April 28, 2014LITTLETON—Ongoing river district improvements have many moving parts. Dave Ernsberger, a member of the commission studying economic development in the area, has become a leading spokesman for the effort. Ernsberger leads the commission's sub-committee charged with private fundraising, as well as the special projects meant to increase the district's attractiveness for visitors and locals.
Ernsberger provided an update on his sub-committee's effort during a meeting of the commission last month. He expanded on the discussion in a subsequent call with the Courier. A major plan includes several activities over Glad Day weekend (June 13-15). Three days of events are meant to celebrate the Pollyanna spirit behind Littleton's past successes and future river district re-development.
Town voters authorized $80,000 in spending this year for continued study of infrastructure, rights of way, and other district planning. As Ernsberger said last week to explain the drive for private fundraising, "As we're asking the taxpayers to see the benefit" of river district revitalization, "we needed to talk with businesses."
Ernsberger said the optimism in the Pollyanna story is "very much alive and well" in Littleton. From planned Second Friday Art Night activities on June 13 to a Fathers Day community brunch on June 15, Ernsberger hopes the weekend will invite people "to see what's special along the Ammonoosuc."
Like last year, Second Friday Art Nights are meant to "bring the downtown area alive with music," Ernsberger said. Demos and other work at art galleries and stores, he continued, do a great job highlighting "the creative capabilities of the town."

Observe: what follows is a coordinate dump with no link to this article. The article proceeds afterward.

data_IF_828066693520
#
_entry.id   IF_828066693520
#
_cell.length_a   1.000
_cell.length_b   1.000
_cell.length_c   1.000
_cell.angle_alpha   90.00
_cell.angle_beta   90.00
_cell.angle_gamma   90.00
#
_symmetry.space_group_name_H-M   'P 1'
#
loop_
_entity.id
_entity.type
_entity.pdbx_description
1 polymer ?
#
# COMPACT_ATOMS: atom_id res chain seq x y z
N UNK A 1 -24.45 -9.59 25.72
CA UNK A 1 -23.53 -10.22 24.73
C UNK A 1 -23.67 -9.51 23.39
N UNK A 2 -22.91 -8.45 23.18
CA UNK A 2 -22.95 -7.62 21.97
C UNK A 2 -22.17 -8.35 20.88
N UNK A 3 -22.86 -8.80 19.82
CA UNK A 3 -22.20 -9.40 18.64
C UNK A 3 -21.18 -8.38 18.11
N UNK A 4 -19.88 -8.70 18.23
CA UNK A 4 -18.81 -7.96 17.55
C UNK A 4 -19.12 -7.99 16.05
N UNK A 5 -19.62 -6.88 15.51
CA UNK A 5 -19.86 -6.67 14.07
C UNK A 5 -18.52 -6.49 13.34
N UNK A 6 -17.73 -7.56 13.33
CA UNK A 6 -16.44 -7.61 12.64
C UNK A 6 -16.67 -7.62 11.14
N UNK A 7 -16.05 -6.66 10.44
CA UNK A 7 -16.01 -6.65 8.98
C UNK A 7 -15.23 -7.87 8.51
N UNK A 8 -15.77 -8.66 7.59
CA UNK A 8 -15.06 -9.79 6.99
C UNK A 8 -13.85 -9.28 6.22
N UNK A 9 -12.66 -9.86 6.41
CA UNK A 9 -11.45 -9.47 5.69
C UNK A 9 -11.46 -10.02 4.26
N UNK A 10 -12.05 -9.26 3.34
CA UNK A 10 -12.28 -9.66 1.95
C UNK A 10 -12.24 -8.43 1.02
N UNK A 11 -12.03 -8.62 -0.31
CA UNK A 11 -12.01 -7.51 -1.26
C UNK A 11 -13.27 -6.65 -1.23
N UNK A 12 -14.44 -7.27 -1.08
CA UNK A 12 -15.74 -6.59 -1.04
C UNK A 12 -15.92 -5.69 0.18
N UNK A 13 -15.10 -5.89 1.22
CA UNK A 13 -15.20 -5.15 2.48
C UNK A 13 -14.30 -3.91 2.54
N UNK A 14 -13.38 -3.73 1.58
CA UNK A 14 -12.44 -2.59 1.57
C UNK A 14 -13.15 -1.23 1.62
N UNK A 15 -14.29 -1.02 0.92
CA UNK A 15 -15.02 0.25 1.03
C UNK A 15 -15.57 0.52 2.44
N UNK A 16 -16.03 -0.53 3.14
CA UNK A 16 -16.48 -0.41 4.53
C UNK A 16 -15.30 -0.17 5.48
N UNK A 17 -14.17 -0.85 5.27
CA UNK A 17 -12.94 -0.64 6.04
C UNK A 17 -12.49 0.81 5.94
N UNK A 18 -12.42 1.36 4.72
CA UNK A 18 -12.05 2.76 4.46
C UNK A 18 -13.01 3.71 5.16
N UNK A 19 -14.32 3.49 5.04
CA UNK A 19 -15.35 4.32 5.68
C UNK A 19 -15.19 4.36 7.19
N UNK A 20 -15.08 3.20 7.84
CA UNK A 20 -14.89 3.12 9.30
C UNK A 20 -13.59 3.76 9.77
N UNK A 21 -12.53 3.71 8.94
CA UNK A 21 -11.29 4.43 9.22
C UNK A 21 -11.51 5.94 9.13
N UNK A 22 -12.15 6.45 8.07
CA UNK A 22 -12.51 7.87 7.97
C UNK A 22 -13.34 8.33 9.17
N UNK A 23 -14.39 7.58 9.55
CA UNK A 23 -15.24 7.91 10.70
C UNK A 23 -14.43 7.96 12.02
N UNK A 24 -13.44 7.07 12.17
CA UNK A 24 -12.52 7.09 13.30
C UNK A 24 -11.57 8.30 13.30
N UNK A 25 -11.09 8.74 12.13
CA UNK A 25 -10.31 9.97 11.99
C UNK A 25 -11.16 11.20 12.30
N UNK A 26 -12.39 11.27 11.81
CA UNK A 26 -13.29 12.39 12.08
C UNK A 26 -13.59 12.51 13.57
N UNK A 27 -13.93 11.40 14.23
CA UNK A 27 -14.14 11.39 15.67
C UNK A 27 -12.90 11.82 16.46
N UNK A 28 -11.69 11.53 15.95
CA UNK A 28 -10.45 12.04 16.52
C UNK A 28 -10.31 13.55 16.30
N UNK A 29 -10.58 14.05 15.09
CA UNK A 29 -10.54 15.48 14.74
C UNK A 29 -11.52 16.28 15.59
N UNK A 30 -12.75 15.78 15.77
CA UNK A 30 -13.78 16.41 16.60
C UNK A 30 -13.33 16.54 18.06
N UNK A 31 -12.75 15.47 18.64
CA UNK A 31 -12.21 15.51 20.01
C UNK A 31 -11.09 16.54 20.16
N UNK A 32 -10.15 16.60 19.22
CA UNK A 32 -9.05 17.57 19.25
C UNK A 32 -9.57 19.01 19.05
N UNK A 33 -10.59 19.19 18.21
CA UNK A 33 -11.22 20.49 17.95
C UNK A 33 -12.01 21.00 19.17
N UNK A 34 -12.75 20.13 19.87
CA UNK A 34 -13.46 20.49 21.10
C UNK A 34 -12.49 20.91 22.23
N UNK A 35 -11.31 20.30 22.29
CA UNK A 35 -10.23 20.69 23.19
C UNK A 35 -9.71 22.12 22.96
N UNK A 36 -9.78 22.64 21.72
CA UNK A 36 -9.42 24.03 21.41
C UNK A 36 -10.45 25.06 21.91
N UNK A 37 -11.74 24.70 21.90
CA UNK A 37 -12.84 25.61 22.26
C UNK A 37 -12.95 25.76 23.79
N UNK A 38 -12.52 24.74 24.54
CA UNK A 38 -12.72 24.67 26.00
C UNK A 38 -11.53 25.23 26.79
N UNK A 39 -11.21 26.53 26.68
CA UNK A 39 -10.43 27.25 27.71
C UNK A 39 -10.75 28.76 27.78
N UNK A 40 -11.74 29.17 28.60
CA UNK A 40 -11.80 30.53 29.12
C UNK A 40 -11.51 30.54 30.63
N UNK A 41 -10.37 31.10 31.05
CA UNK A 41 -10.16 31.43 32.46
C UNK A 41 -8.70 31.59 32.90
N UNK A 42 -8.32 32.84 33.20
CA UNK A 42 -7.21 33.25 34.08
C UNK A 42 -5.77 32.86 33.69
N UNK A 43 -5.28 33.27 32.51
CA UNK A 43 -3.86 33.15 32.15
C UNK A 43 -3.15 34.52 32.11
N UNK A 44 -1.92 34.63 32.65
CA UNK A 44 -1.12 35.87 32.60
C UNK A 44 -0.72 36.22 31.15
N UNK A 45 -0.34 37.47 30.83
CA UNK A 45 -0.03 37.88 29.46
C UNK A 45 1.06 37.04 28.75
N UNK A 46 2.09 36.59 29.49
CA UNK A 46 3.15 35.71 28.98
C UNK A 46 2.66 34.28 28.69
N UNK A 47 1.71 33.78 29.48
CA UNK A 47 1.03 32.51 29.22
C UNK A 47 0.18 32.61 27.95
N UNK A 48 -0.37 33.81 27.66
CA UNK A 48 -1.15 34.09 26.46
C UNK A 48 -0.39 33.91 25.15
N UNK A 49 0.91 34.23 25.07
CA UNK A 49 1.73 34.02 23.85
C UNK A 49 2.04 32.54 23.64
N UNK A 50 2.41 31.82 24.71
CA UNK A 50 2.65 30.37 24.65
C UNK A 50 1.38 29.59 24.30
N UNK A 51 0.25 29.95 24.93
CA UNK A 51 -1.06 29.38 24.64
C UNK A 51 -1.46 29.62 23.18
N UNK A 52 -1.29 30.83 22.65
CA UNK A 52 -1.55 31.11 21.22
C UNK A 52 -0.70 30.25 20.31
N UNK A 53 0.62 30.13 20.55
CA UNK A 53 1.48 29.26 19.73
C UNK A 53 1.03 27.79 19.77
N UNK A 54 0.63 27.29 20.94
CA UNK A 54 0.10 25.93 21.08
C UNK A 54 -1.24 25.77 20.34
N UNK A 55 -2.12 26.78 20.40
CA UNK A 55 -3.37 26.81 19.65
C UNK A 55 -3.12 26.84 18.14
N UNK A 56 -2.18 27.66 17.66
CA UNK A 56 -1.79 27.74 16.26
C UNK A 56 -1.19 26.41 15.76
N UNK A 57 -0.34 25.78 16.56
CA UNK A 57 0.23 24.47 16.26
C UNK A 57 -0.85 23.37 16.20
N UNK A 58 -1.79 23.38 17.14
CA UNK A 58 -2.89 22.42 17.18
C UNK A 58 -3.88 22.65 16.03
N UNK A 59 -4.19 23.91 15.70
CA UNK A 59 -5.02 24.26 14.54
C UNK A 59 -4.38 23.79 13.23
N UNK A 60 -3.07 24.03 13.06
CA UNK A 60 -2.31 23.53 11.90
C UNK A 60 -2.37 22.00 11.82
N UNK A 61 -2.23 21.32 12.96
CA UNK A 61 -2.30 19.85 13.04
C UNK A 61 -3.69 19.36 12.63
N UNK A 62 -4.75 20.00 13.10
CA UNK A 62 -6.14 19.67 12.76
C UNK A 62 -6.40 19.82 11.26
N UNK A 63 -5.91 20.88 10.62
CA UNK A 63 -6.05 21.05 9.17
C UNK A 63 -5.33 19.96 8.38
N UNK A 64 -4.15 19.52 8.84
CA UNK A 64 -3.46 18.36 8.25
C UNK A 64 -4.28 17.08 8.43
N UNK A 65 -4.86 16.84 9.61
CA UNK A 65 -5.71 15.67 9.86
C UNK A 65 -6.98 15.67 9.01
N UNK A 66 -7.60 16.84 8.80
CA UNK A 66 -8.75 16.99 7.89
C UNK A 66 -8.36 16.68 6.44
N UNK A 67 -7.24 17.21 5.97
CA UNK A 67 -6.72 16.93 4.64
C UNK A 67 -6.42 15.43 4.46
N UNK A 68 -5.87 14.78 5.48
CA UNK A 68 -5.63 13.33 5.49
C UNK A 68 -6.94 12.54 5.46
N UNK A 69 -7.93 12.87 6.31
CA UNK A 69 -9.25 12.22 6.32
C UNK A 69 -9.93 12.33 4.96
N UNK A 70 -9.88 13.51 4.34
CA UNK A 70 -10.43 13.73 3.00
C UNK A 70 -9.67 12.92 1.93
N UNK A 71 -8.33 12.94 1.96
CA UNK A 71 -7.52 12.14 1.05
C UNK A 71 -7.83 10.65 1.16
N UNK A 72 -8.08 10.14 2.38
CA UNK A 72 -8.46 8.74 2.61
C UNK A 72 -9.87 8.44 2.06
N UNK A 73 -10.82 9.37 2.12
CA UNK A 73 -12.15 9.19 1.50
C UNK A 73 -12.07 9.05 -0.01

June 14 is the town's traditional Pollyanna Day celebration. The ceremony at the library's statue of Pollyanna will start at 11 a.m. At noon, Ernsberger said a ribbon cutting will take place for the new demonstration projects designed to link Main Street to the river. These include archways, a new view deck overlooking the Ammonossuc, and additional river district signage.
New fencing around the view deck, which will be on the riverbank due south of Ernsberger's store The Nest, is meant to improve safety, he said. Along the area, an old wooden fence is slated for replacement by new black iron fencing. The fence is similar to what was installed along South Street, Ernsberger noted.
Another activity set for June 14, from 2 p.m. to 7 p.m., is "Rock, Brews, and River Views," a music event hosted by Schilling Beer Company. Ernsberger said three bands are already set for that part for the day: Tritium Well, Dave Keller Band, and Brooks Young Band.
Ernsberger's fundraising outreach is paying for the cost of the projects set for celebration during the weekend. As of the commission's April 3 meeting, Ernsberger's work had raised $183,500 to support overall river district improvement.
Private fundraising was seen as an important element for the river district from the beginning of the town's focus on the area between the Ammonoosuc and Main Street. At the development brainstorm that started it all more than 18 months ago, sources of funding other than local taxpayers was deemed a necessity.
The effort to expand private fundraising is ongoing. Ernsberger has been setting up more meetings with several area stakeholders.
With momentum on the side of the river district, Ernsberger said he is inspired by the "multi generational support for the success and growth of Littleton." Several donors have provided $20,000 for the river district, he said. Whether through tax dollars or private funds, Ernsberger said, "The town once again has been very generous."
Founded as a "hard working, strong-willed, creative community," Littleton has shown, Ernsberger said, that such a worldview continues to prevail.
As he reflected on the past and looked forward with a Pollyanna spirit, Ernsberger said, "Littleton gets things done."